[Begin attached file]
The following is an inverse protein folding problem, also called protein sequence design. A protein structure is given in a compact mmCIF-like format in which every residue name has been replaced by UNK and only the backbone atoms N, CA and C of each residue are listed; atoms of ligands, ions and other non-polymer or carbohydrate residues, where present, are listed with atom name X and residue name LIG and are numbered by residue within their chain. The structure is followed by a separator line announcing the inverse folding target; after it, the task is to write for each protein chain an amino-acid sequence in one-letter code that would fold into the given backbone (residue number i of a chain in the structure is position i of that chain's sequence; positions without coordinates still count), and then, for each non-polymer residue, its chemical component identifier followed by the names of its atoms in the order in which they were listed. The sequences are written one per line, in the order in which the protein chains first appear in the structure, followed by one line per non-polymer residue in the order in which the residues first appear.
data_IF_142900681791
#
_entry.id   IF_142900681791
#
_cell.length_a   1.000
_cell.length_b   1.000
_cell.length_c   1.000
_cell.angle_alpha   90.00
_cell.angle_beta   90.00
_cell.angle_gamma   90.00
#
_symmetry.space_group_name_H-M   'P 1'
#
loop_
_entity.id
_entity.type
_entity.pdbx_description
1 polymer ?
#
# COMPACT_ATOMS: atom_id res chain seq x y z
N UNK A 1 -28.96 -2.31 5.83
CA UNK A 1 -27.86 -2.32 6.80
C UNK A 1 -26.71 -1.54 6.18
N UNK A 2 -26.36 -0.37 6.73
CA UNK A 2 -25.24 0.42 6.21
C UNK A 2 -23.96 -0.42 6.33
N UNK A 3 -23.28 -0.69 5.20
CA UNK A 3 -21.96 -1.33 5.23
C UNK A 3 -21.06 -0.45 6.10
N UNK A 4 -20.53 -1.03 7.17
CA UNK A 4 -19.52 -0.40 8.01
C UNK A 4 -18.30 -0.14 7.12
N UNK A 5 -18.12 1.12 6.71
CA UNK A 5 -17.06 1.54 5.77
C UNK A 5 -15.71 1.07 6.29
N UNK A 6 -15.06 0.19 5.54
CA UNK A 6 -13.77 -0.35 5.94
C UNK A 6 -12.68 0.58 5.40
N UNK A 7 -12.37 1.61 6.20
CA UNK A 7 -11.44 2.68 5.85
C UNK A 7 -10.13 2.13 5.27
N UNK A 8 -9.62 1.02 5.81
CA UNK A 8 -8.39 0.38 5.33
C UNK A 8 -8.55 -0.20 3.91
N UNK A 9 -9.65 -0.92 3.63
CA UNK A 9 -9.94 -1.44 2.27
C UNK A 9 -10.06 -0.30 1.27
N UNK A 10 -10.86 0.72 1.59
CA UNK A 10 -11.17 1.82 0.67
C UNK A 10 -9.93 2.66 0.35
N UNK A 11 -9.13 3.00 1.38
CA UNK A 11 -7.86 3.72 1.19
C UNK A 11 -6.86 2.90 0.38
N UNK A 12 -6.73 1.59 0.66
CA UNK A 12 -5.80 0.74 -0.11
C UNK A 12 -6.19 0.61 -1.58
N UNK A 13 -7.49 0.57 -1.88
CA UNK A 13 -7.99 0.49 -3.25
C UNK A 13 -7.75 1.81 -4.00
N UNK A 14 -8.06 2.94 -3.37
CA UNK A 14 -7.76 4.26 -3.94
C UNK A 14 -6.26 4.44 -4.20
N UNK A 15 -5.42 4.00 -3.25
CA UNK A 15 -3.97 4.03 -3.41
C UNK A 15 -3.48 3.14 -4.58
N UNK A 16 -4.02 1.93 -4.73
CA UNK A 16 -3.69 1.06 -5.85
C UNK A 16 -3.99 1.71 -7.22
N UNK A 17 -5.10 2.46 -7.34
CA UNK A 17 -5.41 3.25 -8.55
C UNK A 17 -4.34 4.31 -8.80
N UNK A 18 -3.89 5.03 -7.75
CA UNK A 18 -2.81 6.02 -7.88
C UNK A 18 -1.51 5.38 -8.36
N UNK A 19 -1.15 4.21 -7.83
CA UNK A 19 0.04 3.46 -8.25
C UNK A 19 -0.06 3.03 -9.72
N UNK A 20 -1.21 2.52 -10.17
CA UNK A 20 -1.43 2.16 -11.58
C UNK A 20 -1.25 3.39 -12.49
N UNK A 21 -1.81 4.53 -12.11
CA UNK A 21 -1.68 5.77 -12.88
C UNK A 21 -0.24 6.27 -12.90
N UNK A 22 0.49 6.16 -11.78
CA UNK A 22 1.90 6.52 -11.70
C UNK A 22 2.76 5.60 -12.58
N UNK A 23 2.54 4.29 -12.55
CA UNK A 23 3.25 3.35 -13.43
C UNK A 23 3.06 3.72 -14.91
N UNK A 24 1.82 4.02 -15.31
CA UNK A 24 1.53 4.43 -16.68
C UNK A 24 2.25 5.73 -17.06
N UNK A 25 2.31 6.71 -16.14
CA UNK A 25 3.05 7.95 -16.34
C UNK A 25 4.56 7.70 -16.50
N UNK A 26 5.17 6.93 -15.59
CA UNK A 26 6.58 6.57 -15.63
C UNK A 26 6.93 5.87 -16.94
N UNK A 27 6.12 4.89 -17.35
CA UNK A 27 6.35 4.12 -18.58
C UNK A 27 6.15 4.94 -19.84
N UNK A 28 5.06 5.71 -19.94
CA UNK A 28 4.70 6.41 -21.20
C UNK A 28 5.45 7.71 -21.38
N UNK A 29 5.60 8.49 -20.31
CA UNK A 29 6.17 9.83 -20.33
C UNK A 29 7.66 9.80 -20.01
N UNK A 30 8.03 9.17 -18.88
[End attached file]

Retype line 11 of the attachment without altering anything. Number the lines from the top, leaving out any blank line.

_cell.angle_gamma   90.00